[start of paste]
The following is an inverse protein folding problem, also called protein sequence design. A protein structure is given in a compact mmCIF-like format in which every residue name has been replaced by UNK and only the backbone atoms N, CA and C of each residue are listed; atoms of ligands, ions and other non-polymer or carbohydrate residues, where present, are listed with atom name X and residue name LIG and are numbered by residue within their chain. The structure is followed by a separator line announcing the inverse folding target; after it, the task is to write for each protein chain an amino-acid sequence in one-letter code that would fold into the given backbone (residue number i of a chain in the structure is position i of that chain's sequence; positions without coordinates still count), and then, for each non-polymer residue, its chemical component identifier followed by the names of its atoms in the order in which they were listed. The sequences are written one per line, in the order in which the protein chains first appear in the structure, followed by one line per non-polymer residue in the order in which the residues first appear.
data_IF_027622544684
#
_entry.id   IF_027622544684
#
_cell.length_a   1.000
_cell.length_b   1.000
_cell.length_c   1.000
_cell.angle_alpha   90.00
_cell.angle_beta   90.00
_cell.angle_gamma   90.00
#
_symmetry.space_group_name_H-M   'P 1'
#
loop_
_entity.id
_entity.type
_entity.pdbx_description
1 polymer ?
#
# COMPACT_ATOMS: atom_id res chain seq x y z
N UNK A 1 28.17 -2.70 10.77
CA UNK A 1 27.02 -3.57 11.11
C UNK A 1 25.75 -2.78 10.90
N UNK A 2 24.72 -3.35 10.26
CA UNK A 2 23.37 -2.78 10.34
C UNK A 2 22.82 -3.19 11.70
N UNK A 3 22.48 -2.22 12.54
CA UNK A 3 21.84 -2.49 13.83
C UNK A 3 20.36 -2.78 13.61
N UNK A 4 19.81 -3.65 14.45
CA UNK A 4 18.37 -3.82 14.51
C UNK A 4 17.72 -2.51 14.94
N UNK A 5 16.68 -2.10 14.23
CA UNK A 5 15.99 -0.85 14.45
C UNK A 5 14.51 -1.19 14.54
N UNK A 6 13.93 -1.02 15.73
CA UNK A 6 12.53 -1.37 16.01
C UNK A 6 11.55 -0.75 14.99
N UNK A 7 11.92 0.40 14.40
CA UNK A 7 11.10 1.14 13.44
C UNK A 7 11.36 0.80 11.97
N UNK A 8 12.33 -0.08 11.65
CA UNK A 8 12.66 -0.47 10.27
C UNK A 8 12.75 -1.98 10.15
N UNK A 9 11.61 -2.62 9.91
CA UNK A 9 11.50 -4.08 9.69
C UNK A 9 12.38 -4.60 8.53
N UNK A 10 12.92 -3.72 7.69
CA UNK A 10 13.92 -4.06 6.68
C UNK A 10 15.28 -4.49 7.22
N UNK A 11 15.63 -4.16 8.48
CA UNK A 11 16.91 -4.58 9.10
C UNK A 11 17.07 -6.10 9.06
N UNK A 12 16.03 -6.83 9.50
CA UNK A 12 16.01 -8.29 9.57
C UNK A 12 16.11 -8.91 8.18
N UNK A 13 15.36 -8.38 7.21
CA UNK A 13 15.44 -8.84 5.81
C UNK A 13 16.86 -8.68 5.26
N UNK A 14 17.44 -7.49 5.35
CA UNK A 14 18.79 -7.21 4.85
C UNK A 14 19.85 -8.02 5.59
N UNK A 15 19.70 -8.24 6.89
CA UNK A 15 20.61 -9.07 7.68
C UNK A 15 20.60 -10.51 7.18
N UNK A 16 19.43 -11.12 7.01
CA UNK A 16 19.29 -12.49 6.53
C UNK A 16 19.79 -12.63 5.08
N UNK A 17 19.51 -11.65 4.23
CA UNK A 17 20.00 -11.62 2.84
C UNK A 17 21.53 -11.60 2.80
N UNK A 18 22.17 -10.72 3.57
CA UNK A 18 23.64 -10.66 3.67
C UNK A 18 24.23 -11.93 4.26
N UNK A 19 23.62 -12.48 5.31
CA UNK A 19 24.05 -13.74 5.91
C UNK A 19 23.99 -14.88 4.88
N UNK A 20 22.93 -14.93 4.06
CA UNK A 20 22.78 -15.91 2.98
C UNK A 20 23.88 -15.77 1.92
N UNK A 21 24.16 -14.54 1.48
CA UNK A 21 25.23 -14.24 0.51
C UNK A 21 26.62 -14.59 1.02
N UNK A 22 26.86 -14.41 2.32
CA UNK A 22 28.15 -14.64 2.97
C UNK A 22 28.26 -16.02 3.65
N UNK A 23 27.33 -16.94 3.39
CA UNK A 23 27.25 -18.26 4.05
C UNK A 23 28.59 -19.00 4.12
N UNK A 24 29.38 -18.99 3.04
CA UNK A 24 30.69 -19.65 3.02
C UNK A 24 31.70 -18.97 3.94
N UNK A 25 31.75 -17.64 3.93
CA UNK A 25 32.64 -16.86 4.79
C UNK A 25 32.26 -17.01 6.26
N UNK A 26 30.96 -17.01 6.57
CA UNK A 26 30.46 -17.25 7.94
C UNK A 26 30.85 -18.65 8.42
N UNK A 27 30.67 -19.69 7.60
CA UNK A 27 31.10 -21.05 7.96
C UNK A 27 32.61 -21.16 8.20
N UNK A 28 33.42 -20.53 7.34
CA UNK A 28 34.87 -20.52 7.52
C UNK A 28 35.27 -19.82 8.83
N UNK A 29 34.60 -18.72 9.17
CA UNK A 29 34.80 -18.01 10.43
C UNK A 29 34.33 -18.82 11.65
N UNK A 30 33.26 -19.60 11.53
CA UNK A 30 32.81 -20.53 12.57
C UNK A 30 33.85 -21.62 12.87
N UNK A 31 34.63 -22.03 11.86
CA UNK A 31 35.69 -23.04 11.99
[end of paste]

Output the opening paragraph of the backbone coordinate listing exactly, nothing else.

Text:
The following is an inverse protein folding problem, also called protein sequence design. A protein structure is given in a compact mmCIF-like format in which every residue name has been replaced by UNK and only the backbone atoms N, CA and C of each residue are listed; atoms of ligands, ions and other non-polymer or carbohydrate residues, where present, are listed with atom name X and residue name LIG and are numbered by residue within their chain. The structure is followed by a separator line announcing the inverse folding target; after it, the task is to write for each protein chain an amino-acid sequence in one-letter code that would fold into the given backbone (residue number i of a chain in the structure is position i of that chain's sequence; positions without coordinates still count), and then, for each non-polymer residue, its chemical component identifier followed by the names of its atoms in the order in which they were listed. The sequences are written one per line, in the order in which the protein chains first appear in the structure, followed by one line per non-polymer residue in the order in which the residues first appear.